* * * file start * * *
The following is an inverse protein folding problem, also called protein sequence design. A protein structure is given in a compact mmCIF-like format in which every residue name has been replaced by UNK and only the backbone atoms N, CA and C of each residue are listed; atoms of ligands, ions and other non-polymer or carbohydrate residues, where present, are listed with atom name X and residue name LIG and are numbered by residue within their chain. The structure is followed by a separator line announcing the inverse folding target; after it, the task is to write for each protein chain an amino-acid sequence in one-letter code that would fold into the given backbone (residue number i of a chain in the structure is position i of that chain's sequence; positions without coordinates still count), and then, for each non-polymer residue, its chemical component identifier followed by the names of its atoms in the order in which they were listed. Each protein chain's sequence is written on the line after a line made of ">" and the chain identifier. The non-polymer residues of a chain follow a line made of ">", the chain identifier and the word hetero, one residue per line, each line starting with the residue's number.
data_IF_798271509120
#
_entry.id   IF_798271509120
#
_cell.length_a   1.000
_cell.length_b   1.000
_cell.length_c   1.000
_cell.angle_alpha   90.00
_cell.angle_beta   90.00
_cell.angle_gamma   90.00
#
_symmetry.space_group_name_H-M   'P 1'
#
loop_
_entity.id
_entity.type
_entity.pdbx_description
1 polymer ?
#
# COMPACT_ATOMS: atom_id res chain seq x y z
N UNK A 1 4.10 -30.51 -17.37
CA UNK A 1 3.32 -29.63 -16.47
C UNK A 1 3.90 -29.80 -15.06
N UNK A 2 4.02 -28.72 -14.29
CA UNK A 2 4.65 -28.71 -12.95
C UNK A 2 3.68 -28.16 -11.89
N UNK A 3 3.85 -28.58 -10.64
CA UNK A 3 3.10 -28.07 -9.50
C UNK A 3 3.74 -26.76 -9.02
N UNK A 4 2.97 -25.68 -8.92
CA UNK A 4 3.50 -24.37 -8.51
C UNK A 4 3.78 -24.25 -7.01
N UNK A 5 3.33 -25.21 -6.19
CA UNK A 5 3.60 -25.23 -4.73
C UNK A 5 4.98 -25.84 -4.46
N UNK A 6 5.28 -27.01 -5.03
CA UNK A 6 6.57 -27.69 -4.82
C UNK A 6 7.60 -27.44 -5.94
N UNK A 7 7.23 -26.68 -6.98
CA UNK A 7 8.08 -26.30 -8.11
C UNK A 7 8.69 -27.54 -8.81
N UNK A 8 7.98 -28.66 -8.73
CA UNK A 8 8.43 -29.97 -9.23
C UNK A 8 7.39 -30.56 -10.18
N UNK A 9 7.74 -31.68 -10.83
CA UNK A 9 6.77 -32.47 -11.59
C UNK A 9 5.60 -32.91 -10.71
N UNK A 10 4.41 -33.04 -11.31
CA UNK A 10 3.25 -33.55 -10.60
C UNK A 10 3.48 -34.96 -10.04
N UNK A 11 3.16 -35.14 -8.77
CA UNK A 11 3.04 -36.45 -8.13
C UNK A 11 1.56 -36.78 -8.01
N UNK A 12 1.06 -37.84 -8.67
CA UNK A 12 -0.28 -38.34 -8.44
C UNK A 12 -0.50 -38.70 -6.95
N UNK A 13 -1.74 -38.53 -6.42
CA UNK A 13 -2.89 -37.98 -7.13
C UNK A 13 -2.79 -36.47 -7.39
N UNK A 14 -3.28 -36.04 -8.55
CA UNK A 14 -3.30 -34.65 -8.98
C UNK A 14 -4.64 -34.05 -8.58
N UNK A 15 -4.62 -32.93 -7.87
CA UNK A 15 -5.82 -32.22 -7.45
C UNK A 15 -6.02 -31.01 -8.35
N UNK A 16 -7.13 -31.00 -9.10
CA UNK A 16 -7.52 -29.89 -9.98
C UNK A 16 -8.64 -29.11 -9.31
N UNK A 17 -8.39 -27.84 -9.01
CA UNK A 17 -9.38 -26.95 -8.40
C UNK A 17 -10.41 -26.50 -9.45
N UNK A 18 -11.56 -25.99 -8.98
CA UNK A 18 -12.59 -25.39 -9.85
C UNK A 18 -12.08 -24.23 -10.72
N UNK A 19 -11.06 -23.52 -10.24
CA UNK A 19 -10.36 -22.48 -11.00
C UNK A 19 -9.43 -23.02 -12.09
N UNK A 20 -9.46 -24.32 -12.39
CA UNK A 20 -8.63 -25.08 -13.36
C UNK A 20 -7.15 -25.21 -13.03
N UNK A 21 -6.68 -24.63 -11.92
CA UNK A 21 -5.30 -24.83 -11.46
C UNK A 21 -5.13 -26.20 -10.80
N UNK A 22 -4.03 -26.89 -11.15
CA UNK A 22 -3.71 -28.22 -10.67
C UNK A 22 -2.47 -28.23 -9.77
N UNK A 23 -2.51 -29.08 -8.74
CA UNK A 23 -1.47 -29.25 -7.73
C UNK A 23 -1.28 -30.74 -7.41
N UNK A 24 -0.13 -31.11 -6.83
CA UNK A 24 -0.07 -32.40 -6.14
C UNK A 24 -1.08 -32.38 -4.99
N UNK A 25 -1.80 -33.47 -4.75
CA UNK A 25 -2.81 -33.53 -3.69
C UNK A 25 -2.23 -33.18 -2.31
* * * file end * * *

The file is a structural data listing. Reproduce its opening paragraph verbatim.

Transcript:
The following is an inverse protein folding problem, also called protein sequence design. A protein structure is given in a compact mmCIF-like format in which every residue name has been replaced by UNK and only the backbone atoms N, CA and C of each residue are listed; atoms of ligands, ions and other non-polymer or carbohydrate residues, where present, are listed with atom name X and residue name LIG and are numbered by residue within their chain. The structure is followed by a separator line announcing the inverse folding target; after it, the task is to write for each protein chain an amino-acid sequence in one-letter code that would fold into the given backbone (residue number i of a chain in the structure is position i of that chain's sequence; positions without coordinates still count), and then, for each non-polymer residue, its chemical component identifier followed by the names of its atoms in the order in which they were listed. Each protein chain's sequence is written on the line after a line made of ">" and the chain identifier. The non-polymer residues of a chain follow a line made of ">", the chain identifier and the word hetero, one residue per line, each line starting with the residue's number.